When you’re designing a deck, building codes regarding handrails and stairs can seem a bit mysterious at first.
Fortunately, you don’t have to give yourself a headache trying to figure it all out on your own. As deck builders, we deal with the rules and regulations on a daily basis.
So today, we’re going to share what we’ve learned in the most simple and straightforward way possible so that you can move on to building your deck.
Handrail Building Codes
The laws for handrails will vary based on where you live and the codes in your area. It’s best to call your local building department to confirm the requirements before building.
Each state mainly determines its Residential Code from the International Residential Code book, also known as the IRC. And while the IRC updates its codes every three years, the time it takes each state to update will vary. Here in Michigan, a new codebook is adopted typically every six years.
States will largely adopt the IRC codes, but with their own adjustments. That’s because a lot of things vary from state to state that needs to be accounted for: such as temperatures, frost depths, soil conditions, and extreme weather patterns.
Local municipalities then follow their state’s code. While you shouldn’t be running into different flavors of the code from municipality to municipality, it does happen. What this means is that you may have a specific municipality be more stringent than their state’s code, but by law cannot be more lenient than what state code requires.
Let’s get clear on the type of handrail you need to meet these codes. Handrails are found on stairs, it’s what you grab on to when using stairs. Typically, handrails are small in diameter and not irregularly shaped. They need to be graspable, simply meaning you must be able to grip them easily.
Handrails must also be continuous, running uninterrupted from the bottom step to the top of the deck. Longer rails that are “broken up” with another railing post won’t meet the code. Jump to the below section for a solution: “Trex ADA Handrail”.
When is a Handrail Required?
According to the IRC, any stairs with four or more risers require a continuous and graspable handrail.
Keep in mind that the number of risers isn’t the same as the number of steps. In actuality, stairs with three steps generally have four risers, but it’s easy to overlook the last riser that leads to the surface of the deck.
What’s the Necessary Handrail Height on Stairs?
The handrail code for stairs requires you to install the handrails at a specific height. The top of the rail must be between 34 inches and 38 inches above the nosing of the stair treads.
Are Handrails Required on Both Sides of Stairs?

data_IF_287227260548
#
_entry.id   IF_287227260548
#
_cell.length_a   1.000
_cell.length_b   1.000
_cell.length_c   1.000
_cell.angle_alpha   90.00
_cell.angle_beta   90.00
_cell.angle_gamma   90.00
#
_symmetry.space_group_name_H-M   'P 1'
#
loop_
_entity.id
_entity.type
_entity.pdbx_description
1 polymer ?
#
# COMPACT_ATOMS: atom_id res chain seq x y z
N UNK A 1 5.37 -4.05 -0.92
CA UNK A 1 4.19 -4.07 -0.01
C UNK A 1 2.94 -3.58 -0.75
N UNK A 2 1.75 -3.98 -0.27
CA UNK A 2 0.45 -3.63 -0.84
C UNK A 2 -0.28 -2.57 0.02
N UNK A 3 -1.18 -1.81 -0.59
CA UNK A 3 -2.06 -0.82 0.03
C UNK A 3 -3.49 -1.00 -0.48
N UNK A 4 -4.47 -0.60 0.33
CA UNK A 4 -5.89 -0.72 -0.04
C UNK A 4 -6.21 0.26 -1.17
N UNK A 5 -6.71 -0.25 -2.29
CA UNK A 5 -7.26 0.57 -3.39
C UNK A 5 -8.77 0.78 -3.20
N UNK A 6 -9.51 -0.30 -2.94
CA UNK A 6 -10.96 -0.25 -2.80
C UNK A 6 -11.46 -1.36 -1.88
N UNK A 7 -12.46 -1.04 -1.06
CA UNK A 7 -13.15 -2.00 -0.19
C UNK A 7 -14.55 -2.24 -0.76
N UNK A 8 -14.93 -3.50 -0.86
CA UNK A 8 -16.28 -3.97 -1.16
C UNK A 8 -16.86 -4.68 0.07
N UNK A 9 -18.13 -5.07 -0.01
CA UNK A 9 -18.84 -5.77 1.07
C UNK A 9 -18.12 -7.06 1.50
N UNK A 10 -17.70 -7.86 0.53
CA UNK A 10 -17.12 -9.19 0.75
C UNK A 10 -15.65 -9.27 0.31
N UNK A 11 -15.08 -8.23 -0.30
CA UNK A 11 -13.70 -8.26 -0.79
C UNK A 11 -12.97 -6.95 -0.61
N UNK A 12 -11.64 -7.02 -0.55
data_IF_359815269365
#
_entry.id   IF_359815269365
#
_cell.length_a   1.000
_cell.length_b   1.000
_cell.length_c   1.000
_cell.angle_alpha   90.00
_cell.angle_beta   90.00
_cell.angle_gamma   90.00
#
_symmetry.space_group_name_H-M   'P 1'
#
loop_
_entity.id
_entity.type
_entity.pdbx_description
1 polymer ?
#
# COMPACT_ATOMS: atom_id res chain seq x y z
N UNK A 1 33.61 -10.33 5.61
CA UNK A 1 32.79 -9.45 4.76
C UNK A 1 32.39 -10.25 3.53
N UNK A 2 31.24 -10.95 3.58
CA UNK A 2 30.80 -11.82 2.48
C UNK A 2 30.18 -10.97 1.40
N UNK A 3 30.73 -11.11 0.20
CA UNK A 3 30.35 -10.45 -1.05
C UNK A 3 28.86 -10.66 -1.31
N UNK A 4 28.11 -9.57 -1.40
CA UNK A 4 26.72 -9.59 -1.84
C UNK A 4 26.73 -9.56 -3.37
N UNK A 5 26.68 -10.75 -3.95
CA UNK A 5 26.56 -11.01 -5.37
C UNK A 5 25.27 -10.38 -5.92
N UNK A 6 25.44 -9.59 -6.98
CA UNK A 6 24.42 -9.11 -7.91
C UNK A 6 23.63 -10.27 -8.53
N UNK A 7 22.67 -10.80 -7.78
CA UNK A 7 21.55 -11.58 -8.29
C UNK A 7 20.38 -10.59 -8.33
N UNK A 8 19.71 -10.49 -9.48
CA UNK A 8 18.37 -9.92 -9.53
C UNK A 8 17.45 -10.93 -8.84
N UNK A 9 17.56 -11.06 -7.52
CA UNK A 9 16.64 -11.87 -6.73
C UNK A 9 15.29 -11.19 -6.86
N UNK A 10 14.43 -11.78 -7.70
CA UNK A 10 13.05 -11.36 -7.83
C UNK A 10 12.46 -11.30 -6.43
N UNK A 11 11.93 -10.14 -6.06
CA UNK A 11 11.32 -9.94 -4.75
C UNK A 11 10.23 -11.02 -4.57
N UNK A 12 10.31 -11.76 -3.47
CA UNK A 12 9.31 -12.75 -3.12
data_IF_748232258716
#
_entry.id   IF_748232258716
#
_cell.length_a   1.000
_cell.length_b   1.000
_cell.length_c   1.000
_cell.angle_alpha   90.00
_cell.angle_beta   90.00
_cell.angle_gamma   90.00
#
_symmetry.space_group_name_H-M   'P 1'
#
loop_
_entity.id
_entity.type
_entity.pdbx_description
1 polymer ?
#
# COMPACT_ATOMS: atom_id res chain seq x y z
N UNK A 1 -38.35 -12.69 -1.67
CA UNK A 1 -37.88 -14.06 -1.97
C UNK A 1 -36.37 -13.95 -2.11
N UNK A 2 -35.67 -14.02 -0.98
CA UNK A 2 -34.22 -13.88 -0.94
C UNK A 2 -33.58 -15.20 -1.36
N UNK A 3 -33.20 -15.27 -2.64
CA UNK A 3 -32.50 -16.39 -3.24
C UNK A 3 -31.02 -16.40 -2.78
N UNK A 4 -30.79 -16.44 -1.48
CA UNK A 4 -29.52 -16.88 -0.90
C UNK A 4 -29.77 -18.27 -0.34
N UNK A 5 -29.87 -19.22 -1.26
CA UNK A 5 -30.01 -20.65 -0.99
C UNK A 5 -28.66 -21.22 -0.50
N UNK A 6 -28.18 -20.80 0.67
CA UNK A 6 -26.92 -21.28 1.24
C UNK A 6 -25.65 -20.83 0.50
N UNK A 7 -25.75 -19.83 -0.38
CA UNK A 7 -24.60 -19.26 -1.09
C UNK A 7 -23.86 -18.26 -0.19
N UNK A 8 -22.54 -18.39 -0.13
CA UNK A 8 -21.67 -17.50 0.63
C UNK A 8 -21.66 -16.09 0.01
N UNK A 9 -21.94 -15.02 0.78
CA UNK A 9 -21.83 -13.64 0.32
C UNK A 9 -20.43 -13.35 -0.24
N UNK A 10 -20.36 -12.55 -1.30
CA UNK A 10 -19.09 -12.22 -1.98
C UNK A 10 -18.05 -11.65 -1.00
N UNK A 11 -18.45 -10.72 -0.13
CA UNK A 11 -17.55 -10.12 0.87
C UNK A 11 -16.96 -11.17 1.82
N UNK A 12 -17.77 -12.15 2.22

You aren’t required to install a handrail on both sides of your deck stairs. They can be placed on either side as long as it runs uninterrupted the entire length of the stairs.
But the height of your deck will bring another similar code into play—this one to do with guardrails.
Guardrail vs. Handrail
Simply put, handrails are for hands to grasp while walking up or down your deck stairs. But railings (also referred to as guardrails) are designed to prevent anyone from falling off the sides.
The code states that when a deck is 30 inches or more off the ground, you’re required to install a guard rail on the open sides of your stairs and the deck’s surface.
When you’re looking for the correct handrails, Trex has you covered!
Out of Trex’s three railing options, their Signature railing is considered graspable. Even so, this is dependent on your local municipality or sometimes even the individual inspector. Before moving forward, it’s best to call your building department or work with a local deck builder who’s familiar with the local regulations.
But if you’ve decided on using the Trex Select or Transcend railing, you can always add a separate handrail. The same goes for any option where you’ve added a cocktail board. Unfortunately, a cocktail board won’t pass the “graspable” test and you’ll need to add a separate handrail.
Trex ADA Handrail
Once again, Trex has you covered. They offer an elegant and beautiful solution they call their “ADA Continuous Graspable Handrail.” It’s a round powder-coated aluminum rail that secures to your existing stairs’ railing posts.
The cost to install the ADA handrail will vary based on the design of the stairs. For example, how long the stairs are or if there’s a landing, etc. On average though, it will cost you roughly $200-$250 installed.
There you have it! While the handrail codes for stairs vary by location, you should have a good idea of when you need to install one.
Remember, a graspable and continuous handrail is required when you have four or more risers. And you should install them between 34-38 inches above the stair nose tread. Also, railings (or guardrails) are necessary when your deck is 30 inches or higher above the grade.
These codes and regulations are in place for a reason. And you can have peace of mind knowing you’re taking the necessary steps to keep yourself and your friends and family safe.
At Custom Deck Creations, we build composite decks for clients across Southeast Michigan. We’ll work with you to design and build the perfect deck for your yard, including making sure all the railings are up to code! If you’re ready to take the next step, give us a call, and we’ll provide you with a custom quote based on your specific project!